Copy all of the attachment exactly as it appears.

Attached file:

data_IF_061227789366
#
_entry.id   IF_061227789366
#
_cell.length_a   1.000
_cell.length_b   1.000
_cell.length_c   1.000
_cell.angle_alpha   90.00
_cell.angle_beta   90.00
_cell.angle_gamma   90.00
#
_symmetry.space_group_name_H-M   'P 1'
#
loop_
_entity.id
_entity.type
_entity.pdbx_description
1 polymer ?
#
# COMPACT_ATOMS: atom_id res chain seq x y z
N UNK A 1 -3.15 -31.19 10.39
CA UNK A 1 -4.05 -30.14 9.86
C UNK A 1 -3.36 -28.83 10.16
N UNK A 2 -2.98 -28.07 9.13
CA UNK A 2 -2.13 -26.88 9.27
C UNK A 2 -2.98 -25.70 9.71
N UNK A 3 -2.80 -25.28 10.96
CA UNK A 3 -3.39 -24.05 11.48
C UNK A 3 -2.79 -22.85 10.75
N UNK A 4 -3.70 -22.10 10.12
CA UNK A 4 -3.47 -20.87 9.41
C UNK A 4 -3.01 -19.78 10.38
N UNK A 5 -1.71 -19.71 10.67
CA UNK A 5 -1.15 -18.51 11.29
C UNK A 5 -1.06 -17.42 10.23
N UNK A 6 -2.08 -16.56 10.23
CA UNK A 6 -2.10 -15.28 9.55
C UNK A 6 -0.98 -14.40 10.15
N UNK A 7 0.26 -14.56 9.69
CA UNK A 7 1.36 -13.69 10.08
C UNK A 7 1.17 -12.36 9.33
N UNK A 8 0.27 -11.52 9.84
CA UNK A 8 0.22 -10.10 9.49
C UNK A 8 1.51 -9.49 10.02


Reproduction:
data_IF_061227789366
#
_entry.id   IF_061227789366
#
_cell.length_a   1.000
_cell.length_b   1.000
_cell.length_c   1.000
_cell.angle_alpha   90.00
_cell.angle_beta   90.00
_cell.angle_gamma   90.00
#
_symmetry.space_group_name_H-M   'P 1'
#
loop_
_entity.id
_entity.type
_entity.pdbx_description
1 polymer ?
#
# COMPACT_ATOMS: atom_id res chain seq x y z
N UNK A 1 -3.15 -31.19 10.39
CA UNK A 1 -4.05 -30.14 9.86
C UNK A 1 -3.36 -28.83 10.16
N UNK A 2 -2.98 -28.07 9.13
CA UNK A 2 -2.13 -26.88 9.27
C UNK A 2 -2.98 -25.70 9.71
N UNK A 3 -2.80 -25.28 10.96
CA UNK A 3 -3.39 -24.05 11.48
C UNK A 3 -2.79 -22.85 10.75
N UNK A 4 -3.70 -22.10 10.12
CA UNK A 4 -3.47 -20.87 9.41
C UNK A 4 -3.01 -19.78 10.38
N UNK A 5 -1.71 -19.71 10.67
CA UNK A 5 -1.15 -18.51 11.29
C UNK A 5 -1.06 -17.42 10.23
N UNK A 6 -2.08 -16.56 10.23
CA UNK A 6 -2.10 -15.28 9.55
C UNK A 6 -0.98 -14.40 10.15
N UNK A 7 0.26 -14.56 9.69
CA UNK A 7 1.36 -13.69 10.08
C UNK A 7 1.17 -12.36 9.33
N UNK A 8 0.27 -11.52 9.84
CA UNK A 8 0.22 -10.10 9.49
C UNK A 8 1.51 -9.49 10.02